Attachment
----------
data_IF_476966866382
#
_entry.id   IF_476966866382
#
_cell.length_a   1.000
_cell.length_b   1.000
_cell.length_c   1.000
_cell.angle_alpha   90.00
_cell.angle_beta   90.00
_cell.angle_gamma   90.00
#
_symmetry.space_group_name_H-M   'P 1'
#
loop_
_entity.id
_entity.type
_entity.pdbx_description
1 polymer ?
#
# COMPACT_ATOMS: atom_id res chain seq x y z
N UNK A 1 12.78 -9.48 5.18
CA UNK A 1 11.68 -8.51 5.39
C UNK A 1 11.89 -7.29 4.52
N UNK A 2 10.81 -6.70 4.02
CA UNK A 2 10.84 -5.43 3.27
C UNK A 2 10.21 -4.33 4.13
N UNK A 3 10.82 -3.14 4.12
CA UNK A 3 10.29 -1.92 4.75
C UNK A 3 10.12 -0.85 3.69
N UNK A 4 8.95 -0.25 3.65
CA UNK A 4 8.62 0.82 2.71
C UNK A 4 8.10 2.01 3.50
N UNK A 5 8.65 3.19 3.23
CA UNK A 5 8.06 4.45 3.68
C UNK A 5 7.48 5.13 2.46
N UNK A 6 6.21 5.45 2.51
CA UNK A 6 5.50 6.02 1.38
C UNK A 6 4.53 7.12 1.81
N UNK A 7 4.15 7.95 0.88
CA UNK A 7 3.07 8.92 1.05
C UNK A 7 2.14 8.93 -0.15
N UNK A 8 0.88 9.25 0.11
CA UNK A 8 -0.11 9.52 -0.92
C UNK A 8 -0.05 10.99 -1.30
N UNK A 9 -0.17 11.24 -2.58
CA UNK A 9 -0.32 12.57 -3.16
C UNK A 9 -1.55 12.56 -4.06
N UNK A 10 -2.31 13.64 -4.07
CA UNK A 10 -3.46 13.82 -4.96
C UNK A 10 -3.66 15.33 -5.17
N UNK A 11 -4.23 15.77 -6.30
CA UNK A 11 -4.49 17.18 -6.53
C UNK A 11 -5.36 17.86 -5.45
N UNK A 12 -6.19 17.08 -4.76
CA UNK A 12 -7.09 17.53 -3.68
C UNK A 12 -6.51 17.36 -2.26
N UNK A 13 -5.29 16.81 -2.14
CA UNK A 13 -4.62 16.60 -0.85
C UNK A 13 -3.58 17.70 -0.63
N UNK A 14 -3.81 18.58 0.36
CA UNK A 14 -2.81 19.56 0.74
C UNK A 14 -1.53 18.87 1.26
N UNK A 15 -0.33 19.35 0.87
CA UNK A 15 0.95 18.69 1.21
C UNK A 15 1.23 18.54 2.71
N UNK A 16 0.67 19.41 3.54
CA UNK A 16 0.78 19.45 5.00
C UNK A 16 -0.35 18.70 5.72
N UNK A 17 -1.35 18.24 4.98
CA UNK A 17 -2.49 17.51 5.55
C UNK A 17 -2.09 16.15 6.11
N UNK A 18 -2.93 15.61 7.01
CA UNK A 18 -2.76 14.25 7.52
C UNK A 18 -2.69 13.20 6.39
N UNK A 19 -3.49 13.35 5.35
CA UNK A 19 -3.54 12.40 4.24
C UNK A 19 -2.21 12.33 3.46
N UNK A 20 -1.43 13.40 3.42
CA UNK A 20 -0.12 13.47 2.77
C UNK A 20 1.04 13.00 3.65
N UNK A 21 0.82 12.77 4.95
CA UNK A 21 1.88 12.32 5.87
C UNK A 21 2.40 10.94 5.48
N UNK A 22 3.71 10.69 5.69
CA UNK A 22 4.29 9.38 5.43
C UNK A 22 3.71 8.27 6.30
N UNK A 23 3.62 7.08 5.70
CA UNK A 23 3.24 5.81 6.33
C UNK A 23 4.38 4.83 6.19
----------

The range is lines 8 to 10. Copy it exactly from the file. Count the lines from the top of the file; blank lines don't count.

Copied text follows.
_cell.angle_alpha   90.00
_cell.angle_beta   90.00
_cell.angle_gamma   90.00